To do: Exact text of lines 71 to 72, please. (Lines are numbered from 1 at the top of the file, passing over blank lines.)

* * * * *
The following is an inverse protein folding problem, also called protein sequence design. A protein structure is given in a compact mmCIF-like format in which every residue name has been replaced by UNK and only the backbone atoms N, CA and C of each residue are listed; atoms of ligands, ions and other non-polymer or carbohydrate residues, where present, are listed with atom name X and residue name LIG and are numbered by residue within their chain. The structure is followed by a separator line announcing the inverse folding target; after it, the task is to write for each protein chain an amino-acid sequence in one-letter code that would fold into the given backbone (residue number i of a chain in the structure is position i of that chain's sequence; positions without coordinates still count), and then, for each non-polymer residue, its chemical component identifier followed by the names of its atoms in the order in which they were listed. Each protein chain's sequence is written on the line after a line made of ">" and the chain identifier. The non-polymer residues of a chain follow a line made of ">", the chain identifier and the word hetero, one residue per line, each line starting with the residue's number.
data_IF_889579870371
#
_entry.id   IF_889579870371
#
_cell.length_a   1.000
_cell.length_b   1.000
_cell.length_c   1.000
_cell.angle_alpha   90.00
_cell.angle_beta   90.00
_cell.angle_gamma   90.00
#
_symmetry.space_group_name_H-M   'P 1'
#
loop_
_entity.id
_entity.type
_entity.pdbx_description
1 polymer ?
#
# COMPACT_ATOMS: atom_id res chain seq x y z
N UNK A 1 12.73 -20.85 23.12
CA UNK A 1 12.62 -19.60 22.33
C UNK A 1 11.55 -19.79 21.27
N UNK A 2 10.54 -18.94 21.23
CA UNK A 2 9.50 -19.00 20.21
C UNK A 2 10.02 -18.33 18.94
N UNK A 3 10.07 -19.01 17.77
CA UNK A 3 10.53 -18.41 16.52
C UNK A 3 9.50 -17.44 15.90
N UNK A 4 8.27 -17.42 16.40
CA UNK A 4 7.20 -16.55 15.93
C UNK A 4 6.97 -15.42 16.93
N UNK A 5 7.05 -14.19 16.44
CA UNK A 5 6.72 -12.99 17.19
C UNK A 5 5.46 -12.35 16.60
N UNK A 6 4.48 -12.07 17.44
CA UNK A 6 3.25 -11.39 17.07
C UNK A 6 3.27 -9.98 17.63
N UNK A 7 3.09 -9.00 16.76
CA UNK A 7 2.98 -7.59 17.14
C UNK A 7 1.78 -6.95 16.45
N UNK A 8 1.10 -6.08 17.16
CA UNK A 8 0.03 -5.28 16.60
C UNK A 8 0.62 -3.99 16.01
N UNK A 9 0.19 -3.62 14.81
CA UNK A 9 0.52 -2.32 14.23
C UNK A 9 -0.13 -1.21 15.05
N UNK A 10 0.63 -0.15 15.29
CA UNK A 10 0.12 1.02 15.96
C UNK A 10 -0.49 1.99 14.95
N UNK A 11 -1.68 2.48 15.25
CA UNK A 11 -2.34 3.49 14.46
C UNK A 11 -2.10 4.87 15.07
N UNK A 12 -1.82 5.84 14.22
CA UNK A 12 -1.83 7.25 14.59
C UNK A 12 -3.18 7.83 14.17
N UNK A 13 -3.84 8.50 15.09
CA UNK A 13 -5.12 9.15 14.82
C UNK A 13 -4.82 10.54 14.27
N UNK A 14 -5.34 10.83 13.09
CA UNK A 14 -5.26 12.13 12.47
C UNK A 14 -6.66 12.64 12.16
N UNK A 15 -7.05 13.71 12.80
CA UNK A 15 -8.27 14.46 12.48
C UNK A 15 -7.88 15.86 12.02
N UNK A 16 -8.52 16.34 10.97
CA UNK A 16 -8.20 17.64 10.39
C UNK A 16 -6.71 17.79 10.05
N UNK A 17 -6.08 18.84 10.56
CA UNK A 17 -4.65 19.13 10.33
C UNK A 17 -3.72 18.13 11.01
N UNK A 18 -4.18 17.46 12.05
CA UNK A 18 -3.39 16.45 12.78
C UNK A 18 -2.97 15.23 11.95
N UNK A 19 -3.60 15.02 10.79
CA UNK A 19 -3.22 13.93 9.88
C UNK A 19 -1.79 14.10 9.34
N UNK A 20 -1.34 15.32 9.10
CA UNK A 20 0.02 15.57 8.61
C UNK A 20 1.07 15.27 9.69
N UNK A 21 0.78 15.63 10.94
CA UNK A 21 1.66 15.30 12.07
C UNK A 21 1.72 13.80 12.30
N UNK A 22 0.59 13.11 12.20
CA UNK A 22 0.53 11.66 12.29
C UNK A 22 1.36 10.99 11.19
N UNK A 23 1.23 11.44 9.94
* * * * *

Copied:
CA UNK A 17 -4.65 19.13 10.33
C UNK A 17 -3.72 18.13 11.01